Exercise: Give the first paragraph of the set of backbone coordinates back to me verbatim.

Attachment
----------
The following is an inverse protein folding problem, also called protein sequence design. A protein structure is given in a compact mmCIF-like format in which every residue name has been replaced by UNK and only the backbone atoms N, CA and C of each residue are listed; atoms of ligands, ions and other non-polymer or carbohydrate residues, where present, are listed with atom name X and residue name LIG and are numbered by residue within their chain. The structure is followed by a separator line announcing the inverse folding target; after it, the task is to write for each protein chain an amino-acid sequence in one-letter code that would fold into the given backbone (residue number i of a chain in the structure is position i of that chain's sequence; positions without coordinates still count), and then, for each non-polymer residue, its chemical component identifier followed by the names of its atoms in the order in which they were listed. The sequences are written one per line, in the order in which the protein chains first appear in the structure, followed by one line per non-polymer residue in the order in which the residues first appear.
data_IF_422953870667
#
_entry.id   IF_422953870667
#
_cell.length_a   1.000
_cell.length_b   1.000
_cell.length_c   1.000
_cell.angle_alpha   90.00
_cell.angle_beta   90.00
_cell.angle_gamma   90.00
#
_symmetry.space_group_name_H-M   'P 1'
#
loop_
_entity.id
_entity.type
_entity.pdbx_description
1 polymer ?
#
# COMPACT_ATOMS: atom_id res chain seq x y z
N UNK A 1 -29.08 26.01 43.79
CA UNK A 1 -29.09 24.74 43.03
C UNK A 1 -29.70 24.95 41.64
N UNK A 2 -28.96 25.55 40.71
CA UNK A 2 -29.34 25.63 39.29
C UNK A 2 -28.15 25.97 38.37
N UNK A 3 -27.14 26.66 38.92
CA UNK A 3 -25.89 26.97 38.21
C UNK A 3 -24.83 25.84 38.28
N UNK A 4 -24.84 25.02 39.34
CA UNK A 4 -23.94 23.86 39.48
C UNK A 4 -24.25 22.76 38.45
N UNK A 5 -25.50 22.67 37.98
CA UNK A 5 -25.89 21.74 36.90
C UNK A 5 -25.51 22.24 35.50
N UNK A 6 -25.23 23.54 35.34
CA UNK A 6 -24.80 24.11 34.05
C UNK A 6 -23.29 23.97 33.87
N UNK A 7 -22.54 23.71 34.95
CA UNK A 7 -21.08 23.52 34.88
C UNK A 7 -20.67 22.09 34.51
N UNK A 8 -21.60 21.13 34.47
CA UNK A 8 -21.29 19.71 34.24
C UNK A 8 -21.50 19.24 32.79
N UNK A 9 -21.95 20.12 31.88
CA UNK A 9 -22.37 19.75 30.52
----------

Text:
The following is an inverse protein folding problem, also called protein sequence design. A protein structure is given in a compact mmCIF-like format in which every residue name has been replaced by UNK and only the backbone atoms N, CA and C of each residue are listed; atoms of ligands, ions and other non-polymer or carbohydrate residues, where present, are listed with atom name X and residue name LIG and are numbered by residue within their chain. The structure is followed by a separator line announcing the inverse folding target; after it, the task is to write for each protein chain an amino-acid sequence in one-letter code that would fold into the given backbone (residue number i of a chain in the structure is position i of that chain's sequence; positions without coordinates still count), and then, for each non-polymer residue, its chemical component identifier followed by the names of its atoms in the order in which they were listed. The sequences are written one per line, in the order in which the protein chains first appear in the structure, followed by one line per non-polymer residue in the order in which the residues first appear.